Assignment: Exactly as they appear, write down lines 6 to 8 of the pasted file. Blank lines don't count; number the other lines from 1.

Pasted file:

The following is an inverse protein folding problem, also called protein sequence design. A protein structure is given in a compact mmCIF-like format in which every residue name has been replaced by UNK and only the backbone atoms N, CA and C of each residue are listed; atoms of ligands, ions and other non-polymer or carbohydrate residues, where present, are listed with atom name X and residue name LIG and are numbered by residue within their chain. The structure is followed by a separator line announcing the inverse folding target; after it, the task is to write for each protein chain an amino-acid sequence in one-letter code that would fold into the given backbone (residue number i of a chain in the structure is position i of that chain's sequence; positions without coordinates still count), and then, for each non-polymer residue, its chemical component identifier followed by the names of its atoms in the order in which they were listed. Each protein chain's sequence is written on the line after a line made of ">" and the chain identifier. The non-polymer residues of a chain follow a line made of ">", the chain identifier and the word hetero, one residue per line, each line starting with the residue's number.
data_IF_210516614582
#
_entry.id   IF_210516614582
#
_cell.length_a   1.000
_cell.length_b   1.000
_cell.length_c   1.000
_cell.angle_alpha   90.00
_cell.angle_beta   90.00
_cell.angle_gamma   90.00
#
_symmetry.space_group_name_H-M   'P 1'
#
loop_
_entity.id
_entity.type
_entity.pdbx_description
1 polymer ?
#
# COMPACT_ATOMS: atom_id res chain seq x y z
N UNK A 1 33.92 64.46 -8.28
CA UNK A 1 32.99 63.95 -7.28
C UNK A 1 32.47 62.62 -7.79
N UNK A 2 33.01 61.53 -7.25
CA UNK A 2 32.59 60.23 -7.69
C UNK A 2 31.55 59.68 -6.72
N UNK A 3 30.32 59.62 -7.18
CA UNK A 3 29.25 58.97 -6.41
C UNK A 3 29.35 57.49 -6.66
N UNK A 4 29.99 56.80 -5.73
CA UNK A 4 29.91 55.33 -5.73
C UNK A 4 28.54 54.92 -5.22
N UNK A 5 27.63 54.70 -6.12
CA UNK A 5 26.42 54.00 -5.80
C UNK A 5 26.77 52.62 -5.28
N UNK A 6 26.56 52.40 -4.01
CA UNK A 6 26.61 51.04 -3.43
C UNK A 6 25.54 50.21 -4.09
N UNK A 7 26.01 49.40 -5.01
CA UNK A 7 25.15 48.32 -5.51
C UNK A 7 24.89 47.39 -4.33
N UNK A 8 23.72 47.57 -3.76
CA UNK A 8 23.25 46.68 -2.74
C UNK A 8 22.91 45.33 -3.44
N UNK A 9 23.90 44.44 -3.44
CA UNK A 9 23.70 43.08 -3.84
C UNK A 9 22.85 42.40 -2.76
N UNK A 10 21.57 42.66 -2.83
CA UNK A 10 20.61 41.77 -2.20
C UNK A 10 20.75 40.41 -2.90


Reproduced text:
_cell.length_a   1.000
_cell.length_b   1.000
_cell.length_c   1.000